BufferedReader.lines() method returns a stream. Accessing the stream (eg when you perform a
count() on it), will read lines from the buffer, moving the current position in the
When you do a
count(), the entire stream is read, so the
BufferedReader() will - probably - be at the end. A second invocation of
lines() will return a stream that will read no lines, because the reader is already at the end of its data.
The javadoc of
After execution of the terminal stream operation there are no guarantees that the reader will be at a specific position from which to read the next character or line.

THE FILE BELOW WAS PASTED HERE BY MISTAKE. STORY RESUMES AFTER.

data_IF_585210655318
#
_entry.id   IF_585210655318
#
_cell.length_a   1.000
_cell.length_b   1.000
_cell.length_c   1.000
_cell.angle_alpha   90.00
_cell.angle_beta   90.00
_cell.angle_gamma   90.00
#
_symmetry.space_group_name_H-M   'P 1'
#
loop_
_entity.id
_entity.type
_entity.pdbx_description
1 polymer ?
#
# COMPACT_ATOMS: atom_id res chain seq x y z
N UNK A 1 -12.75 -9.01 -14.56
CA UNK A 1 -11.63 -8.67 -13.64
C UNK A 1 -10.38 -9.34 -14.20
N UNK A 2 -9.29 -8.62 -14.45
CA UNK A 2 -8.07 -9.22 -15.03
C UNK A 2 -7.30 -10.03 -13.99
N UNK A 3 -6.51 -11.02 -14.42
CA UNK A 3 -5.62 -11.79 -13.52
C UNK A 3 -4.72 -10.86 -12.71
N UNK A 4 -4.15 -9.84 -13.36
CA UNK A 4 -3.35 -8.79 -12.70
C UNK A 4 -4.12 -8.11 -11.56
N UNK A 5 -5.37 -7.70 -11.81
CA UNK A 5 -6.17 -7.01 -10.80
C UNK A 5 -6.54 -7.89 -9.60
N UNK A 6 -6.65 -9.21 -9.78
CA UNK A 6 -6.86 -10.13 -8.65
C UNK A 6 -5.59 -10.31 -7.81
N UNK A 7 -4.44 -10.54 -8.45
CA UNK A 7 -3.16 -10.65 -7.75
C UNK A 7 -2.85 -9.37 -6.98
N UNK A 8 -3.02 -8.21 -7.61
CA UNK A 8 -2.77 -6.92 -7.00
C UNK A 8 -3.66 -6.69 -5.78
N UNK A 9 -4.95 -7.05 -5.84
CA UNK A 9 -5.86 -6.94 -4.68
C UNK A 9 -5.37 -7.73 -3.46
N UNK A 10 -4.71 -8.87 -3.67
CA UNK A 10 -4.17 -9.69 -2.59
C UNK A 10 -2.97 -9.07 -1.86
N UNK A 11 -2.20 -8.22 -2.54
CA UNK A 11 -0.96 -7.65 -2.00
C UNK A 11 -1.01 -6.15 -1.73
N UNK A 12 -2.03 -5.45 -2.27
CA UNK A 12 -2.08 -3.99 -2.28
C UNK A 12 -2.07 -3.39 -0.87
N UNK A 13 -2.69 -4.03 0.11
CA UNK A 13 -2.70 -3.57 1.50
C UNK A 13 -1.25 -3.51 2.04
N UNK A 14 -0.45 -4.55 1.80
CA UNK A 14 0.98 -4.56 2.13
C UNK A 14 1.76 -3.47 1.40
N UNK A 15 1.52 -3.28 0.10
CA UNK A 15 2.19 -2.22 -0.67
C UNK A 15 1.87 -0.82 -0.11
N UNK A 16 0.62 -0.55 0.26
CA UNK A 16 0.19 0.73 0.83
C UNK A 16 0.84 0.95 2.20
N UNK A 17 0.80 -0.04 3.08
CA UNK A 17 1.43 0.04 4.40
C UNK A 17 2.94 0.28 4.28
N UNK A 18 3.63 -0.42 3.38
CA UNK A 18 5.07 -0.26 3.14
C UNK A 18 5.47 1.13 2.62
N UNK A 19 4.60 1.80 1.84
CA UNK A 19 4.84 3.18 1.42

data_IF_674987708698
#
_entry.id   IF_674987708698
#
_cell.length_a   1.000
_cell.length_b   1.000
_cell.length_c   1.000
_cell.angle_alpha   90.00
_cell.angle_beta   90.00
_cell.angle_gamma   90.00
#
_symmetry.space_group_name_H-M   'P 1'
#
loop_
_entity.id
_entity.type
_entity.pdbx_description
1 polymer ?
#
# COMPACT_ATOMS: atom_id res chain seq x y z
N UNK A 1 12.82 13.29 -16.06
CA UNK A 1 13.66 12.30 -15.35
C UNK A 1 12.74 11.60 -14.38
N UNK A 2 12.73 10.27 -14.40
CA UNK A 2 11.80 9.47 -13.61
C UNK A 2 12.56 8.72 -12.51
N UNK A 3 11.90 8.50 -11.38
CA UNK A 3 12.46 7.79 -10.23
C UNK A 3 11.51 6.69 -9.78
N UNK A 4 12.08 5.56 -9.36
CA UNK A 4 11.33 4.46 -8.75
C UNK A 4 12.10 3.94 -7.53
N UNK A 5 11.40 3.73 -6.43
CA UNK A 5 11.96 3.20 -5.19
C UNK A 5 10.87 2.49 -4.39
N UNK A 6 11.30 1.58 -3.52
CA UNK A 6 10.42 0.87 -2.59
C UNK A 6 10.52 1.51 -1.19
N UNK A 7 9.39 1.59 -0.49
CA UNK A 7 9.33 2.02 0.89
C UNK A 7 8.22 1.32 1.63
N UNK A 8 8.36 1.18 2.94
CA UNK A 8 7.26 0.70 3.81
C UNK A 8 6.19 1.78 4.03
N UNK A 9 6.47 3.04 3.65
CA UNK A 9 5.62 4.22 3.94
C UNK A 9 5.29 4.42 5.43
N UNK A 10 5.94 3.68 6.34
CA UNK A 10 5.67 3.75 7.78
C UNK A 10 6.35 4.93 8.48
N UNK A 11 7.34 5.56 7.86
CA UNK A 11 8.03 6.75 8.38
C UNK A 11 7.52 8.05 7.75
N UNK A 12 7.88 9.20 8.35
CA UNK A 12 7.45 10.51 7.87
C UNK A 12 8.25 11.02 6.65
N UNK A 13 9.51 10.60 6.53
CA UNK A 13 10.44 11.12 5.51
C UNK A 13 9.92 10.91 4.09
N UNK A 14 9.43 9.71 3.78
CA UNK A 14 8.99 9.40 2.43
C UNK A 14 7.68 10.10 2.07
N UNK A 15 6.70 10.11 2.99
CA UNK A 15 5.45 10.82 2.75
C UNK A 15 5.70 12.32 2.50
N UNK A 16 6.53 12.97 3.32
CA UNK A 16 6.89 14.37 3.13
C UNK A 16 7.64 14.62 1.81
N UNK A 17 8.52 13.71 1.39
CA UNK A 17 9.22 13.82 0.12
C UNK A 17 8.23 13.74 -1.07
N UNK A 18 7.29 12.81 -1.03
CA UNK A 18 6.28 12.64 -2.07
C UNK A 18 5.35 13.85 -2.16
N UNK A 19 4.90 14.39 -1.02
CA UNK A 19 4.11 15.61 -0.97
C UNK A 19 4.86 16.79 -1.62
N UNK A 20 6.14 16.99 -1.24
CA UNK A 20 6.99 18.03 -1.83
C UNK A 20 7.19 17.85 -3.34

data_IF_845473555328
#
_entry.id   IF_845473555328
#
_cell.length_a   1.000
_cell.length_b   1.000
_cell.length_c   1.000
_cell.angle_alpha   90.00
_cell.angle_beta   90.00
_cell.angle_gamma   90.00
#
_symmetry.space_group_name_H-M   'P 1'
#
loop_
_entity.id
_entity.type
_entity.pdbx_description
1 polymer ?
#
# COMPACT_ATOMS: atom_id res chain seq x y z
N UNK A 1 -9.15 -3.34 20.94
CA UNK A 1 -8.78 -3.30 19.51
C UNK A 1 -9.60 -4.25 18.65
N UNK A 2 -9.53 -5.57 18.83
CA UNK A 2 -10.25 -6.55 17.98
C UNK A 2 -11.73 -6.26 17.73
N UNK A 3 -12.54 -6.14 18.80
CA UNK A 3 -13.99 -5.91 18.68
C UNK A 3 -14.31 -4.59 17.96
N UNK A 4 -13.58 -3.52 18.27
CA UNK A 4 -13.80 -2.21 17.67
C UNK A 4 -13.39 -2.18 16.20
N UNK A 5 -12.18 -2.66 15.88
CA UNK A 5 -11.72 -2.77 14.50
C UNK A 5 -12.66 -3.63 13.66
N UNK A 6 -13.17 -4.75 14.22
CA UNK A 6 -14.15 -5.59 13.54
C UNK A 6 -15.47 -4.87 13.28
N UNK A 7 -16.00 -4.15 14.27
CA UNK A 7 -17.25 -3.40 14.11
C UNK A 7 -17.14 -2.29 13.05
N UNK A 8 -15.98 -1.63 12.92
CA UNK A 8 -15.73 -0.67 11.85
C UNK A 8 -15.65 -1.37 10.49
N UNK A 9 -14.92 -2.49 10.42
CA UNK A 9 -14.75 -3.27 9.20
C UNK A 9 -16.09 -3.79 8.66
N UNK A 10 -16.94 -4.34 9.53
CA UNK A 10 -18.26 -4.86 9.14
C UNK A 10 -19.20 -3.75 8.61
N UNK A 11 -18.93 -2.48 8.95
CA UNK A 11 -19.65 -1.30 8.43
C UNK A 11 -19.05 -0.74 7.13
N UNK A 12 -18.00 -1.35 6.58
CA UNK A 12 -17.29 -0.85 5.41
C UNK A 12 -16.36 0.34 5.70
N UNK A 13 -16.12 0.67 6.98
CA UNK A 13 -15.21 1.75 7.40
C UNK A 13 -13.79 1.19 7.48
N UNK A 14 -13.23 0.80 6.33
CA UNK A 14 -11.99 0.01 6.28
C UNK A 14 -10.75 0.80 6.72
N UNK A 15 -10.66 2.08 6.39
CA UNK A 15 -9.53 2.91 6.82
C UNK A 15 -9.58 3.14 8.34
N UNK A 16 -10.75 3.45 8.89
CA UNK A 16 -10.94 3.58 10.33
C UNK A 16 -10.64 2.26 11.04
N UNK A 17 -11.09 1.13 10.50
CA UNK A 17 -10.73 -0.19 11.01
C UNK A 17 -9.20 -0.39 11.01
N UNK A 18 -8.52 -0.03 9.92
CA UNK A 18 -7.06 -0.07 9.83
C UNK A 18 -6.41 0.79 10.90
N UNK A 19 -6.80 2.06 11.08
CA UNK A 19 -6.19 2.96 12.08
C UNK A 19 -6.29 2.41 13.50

I read this to mean that there is no guarantee that it is immediately after the last line returned from the stream, but as a count consumes all lines, I am pretty sure it is at the end. Going back to the beginning of a reader is (usually) not possible.
If you need to do multiple actions with the data from the
BufferedReader.lines() you either need to process to stream once, or you need to collect the data into temporary storage. But note that executing a terminal operation like a count of lines (or a collect) might never complete (eg if the
BufferedReader is fed from an infinite source).